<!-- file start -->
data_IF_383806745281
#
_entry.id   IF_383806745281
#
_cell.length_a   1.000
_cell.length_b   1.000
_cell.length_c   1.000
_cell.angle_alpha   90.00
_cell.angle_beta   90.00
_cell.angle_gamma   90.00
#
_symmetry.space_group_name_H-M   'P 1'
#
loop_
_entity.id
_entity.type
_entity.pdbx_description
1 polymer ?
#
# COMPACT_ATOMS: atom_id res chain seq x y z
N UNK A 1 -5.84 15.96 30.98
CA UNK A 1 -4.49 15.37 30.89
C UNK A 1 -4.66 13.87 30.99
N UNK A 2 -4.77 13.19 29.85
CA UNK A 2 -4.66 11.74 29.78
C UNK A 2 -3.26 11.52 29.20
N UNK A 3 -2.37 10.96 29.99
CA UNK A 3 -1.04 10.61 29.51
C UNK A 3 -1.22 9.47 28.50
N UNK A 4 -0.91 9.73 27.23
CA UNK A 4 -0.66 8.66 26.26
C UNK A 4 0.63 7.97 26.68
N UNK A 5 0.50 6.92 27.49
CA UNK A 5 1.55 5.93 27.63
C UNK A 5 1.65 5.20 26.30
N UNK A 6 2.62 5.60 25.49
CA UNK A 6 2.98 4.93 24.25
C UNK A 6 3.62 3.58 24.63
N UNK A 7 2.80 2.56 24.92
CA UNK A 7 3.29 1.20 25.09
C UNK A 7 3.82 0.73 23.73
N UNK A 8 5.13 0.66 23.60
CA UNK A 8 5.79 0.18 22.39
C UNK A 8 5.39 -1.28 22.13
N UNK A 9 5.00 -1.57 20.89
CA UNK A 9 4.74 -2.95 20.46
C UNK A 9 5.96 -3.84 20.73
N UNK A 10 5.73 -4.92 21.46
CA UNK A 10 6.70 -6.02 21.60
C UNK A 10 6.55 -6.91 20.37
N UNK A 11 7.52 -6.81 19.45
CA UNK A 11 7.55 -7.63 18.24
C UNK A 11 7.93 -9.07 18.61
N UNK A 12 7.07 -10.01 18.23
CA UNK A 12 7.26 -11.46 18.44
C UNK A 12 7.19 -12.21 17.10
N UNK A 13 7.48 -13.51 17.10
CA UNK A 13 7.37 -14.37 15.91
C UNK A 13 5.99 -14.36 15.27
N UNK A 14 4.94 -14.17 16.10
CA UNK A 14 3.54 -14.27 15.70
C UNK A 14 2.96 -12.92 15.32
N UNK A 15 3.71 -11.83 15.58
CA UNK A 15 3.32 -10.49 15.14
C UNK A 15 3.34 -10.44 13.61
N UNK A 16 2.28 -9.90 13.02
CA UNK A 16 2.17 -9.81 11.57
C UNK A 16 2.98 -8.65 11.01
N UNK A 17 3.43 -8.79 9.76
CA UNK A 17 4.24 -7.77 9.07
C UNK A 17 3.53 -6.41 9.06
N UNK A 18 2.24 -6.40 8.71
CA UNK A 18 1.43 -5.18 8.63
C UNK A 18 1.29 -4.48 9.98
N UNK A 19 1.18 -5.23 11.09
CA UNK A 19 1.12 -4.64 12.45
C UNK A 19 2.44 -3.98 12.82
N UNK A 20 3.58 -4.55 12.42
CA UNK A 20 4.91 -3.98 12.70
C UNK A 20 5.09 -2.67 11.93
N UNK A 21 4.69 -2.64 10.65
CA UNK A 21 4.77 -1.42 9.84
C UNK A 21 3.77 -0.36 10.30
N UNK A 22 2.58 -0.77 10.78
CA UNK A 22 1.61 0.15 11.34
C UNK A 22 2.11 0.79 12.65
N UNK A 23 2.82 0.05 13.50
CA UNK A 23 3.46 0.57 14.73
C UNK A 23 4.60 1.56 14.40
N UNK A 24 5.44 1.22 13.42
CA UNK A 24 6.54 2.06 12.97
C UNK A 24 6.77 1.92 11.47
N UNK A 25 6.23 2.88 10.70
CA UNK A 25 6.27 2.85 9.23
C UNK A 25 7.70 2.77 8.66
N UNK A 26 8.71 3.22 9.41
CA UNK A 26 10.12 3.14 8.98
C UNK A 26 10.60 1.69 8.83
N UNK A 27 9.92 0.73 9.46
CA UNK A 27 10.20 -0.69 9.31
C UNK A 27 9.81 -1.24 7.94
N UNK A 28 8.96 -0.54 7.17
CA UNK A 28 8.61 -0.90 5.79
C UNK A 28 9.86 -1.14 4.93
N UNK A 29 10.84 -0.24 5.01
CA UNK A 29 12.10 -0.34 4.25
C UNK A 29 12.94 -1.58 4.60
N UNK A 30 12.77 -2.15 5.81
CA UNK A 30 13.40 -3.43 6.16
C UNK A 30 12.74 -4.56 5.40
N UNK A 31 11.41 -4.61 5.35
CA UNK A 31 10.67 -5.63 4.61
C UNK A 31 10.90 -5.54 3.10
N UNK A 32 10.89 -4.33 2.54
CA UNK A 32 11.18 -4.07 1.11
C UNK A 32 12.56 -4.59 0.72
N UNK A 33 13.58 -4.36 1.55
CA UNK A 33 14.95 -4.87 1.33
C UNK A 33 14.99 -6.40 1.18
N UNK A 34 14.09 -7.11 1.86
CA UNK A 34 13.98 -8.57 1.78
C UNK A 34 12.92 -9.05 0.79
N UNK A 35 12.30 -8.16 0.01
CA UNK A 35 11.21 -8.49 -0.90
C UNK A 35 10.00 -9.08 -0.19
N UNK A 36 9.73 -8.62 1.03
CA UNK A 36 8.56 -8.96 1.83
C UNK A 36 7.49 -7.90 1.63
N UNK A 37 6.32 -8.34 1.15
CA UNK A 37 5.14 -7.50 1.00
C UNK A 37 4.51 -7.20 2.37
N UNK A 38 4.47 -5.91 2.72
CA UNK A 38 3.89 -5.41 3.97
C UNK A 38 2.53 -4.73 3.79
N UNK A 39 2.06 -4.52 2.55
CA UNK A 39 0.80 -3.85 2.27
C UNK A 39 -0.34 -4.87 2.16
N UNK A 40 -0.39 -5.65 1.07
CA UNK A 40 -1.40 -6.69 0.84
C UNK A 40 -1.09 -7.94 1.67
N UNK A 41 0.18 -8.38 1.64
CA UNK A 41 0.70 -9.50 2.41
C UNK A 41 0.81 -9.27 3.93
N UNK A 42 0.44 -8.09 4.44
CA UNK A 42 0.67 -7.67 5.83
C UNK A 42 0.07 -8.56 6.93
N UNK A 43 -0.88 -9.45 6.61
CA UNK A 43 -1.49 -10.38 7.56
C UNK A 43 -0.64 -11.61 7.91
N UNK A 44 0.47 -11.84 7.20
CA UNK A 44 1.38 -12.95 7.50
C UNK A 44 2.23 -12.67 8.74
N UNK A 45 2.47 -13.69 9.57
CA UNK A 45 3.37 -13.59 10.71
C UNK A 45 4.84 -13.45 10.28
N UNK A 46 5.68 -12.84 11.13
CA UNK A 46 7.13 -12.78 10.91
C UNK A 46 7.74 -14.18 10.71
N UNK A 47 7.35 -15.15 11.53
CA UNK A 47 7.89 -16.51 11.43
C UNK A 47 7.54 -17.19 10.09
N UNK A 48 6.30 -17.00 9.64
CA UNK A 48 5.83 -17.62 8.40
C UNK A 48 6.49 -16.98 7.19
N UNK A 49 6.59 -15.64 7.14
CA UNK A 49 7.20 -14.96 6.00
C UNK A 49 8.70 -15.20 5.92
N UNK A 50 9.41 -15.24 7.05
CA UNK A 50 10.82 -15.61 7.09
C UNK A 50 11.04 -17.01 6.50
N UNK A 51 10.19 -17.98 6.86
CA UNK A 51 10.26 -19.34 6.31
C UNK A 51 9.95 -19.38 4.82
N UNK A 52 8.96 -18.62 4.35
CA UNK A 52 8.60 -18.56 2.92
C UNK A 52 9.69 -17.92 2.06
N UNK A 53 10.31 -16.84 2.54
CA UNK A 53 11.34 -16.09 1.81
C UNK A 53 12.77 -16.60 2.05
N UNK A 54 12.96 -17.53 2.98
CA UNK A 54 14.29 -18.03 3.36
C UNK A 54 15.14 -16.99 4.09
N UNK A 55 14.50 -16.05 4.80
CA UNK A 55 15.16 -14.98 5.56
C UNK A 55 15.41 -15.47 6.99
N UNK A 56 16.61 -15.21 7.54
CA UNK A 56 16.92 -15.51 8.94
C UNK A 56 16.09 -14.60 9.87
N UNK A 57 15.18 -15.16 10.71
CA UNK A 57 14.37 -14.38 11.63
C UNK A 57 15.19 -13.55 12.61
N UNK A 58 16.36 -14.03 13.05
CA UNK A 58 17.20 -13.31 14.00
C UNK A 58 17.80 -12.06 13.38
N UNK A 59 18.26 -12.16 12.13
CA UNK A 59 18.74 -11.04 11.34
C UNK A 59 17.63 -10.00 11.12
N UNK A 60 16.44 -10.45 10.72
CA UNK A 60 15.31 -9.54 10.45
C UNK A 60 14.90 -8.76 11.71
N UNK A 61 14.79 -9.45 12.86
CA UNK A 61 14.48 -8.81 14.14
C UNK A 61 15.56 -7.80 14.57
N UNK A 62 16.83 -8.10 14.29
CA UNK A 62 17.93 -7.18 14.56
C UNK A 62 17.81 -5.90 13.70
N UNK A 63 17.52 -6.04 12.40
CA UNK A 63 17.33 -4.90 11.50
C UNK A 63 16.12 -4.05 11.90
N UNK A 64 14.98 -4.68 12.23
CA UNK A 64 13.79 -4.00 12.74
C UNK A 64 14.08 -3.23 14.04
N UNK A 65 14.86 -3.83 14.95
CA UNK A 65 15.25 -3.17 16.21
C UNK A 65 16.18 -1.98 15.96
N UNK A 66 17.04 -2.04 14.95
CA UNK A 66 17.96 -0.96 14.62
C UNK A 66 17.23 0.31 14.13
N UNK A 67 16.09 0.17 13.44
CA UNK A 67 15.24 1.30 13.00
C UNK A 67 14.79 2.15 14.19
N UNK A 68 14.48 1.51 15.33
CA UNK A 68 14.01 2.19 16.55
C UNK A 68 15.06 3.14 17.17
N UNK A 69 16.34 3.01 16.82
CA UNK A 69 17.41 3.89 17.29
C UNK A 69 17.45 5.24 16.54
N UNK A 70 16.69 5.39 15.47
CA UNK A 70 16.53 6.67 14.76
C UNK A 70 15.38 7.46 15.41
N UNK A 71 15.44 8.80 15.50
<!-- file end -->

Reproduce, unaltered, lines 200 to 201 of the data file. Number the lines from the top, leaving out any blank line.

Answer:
C UNK A 60 14.90 -8.76 11.71
N UNK A 61 14.79 -9.45 12.86